A mixer is a kitchen appliance intended for mixing, folding, beating, and whipping food ingredients. Mixers come in two major variations, hand mixers and stand mixers.
A hand mixer, as the name implies, is a hand-held mixing device. The modern electrically powered type consists of a handle mounted over a large enclosure containing the motor, which drives one or two beaters. The beaters are immersed in the food to be mixed. A simpler manually-operated type, which preceded electric mixers and is still used today, consists of a handle with a hand-operated crank on the side, geared to two beaters. The handle is held with one hand and the crank is turned with the other, turning the beaters.
A stand mixer is essentially the same as a hand mixer, but is mounted on a stand which bears the weight of the device. Stand mixers are larger and have more powerful motors than their hand-held counterparts. They generally have a special bowl that is locked in place while the mixer is operating. Heavy duty commercial models can have bowl capacities in excess of 100 quarts (95 L), but more typical home and commercial models are equipped with bowls of around 4 quarts (4 L). A typical home stand mixer will include a wire whip for whipping creams and egg whites; a flat beater for mixing batters; and a dough hook for kneading.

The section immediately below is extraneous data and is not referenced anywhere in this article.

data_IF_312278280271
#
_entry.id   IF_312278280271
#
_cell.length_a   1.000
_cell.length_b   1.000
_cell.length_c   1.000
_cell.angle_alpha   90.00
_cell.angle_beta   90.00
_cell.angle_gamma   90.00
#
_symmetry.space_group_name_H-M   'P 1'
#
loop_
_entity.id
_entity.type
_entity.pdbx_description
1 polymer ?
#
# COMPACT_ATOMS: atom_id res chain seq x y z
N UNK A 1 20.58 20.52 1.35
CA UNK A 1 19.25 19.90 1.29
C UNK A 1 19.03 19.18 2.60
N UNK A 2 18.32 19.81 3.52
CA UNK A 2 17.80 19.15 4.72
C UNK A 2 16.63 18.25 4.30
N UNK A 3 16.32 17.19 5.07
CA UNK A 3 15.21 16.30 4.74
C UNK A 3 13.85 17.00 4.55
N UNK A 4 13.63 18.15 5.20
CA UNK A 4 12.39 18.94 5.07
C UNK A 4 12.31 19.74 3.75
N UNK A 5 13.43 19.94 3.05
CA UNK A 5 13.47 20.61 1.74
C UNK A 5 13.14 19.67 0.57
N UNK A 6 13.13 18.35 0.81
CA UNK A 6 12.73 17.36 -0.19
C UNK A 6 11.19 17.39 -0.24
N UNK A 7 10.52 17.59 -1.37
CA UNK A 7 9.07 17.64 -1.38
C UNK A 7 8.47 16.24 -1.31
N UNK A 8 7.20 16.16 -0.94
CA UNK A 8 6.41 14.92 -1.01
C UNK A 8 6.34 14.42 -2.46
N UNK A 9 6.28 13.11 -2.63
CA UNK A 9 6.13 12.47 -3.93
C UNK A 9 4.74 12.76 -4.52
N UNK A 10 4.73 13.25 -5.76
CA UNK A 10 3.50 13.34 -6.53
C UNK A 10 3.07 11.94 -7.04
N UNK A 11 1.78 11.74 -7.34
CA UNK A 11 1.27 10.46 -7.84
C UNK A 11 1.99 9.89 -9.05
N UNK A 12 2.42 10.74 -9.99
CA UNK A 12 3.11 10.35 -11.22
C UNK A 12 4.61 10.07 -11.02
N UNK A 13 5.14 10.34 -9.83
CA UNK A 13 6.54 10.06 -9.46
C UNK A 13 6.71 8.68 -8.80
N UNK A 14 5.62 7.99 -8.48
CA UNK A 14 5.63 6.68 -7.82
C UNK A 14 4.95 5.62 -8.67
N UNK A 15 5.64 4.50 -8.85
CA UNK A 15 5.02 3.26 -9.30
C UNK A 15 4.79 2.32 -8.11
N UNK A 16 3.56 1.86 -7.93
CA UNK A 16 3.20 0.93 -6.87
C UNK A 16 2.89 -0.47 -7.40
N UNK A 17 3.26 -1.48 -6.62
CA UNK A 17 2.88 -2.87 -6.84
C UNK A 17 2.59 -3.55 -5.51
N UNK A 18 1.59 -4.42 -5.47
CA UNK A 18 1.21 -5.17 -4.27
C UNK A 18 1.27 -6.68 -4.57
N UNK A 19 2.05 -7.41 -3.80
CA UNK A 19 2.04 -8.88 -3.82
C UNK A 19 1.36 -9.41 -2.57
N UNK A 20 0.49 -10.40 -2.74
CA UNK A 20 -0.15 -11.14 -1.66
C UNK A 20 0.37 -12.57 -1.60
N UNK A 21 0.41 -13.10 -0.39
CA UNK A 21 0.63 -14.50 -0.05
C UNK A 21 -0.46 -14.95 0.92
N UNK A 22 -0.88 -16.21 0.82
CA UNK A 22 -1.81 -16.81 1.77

In 1870, Turner Williams of Providence, R.I., invented the first hand egg beater. U.S. Patent 103,811 The first electric mixer was invented by Herbert Johnston in 1908 and sold by the KitchenAid division of the Hobart Manufacturing Company.
Older models of mixers originally listed each speed by name of operation (ex: Beat-Whip would be high speed if it is a 3-speed mixer); they are now listed by number.
Mixers should not be confused with blenders. Blenders contain sharp blades and typically operate at higher speeds that chop, liquefy, or otherwise break down larger food items. A mixer is a much slower device without sharpened blades.